This is not about Madras at all, but strange things happen around us all the time. And the recent strike by our Government medicos drew Don Abey’s attention to it. He refers to the Government Medical Officers’ Association in Sri Lanka calling off their agitation in mid-strike when the National Movement for Consumer Rights threatened “it would stage ceremonies in front of the homes of GMOA executive committee members to invoke God’s curses on them for holding hundreds of thousands of patients to ransom!” Powerful are the threat of death-threatening curses and pleas of consignment to Hell!

     The chronicler of Madras that is Chennai tells stories of people, places, and events from the years gone by, and sometimes, from today.

    source: http://www.thehindu.com / The Hindu / Home> Society> Madras Miscellany – History & Culture / by S. Muthiah / Chennai – July 10th, 2017

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    “After obtaining permission from Tamil Nadu government, the restoration project was taken up in coordination with TELC The bungalow has now been restored without affecting the original structure,” she said adding that the bungalow had been converted as a museum

    Nagapattinam :

    A heritage bungalow occupied by German-born Danish missionary Bartholomeus Ziegenbalg, who set up the country’s first ever printing press in 1712, has been restored and converted as a museum at nearby Tarangambadi.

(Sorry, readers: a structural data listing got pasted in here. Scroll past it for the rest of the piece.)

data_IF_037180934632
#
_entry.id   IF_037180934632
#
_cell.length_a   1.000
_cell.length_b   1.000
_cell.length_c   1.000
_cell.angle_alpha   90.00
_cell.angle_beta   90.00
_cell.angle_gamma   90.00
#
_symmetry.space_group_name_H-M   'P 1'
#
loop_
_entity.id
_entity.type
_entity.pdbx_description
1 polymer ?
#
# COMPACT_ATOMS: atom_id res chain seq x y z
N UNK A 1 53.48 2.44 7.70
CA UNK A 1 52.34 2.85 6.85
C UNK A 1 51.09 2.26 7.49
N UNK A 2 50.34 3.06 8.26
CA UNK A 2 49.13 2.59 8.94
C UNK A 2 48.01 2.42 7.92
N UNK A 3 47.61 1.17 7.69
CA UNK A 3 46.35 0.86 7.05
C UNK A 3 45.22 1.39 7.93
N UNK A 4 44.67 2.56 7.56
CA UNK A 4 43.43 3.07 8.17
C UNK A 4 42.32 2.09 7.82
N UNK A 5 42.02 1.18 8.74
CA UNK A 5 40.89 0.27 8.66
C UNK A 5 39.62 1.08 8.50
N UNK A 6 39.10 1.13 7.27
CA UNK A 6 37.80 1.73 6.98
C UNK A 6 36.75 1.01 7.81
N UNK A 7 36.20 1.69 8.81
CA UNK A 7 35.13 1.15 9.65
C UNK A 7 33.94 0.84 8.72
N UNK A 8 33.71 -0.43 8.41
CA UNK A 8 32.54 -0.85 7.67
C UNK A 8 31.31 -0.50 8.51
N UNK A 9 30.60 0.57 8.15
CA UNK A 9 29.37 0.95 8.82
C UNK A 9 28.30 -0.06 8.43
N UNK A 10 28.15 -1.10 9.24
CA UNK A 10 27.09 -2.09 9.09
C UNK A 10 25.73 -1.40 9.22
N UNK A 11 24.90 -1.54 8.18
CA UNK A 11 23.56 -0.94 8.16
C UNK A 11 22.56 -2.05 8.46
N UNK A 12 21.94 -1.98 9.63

Francke Foundation, Halle, Germany, has sponsored the restoration work and museum project in coordination with Tamil Evangelical Lutheran Church  (TELC),  Jasmine Eppert, project manager of the museum, told PTI.

    Ziegenbalg’s translation of the New Testament into Tamil in 1715, and the New Jerusalem church that he and his associates constructed in 1718, are still in use today.

    Eppert further said Francke Foundation wanted to preserve Ziegenbalg’s legacy and came forward to restore the bungalow where Ziegenbalg lived in Tarangambadi.

    “After obtaining permission from Tamil Nadu government , the restoration project was taken up in coordination with TELC. The bungalow has now been restored without affecting the original structure,” she said adding that the bungalow had been converted as a museum.

    “Articles used by Ziegenbalg, including remains of the printing machines used by him, models of the typeface letters, books have all been collected and put up in the museum. The museum will be inaugurated on July 15,” she said.

     

    source: http://www.outlookindia.com / Outlook / Home> The News Scroll / Nagapattinam – July 06th, 2017

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    Left Manoj Kumar, director, Department of Technical Training & Education (DTTE), center Harsha Prabakaran, right Sumir Kumar Jha

    Left Manoj Kumar, director, Department of Technical Training & Education (DTTE), center Harsha Prabakaran, right Sumir Kumar Jha

    Chennai :

    Chennai-based student Harsha Prabakaran has got an opportunity to represent India in the electronics category at Worldskills 2017, more popularly known as “Skill Olympics .”

    Worldskills 2017 will take place in Abu Dhabi in October. It will see participation from over 77 countries across the globe in 50 different skills.

    The runner-up in the selection is Sumir Kumar Jha from Delhi.

    Prabakaran is an electronics engineer from the Chennai Institute Of Technology.

    The four-day pre-selection for the championship was organised by Electronics Sector Skill Council of India (ESSCI), Emtech Foundation and Delhi Technological University, New Delhi.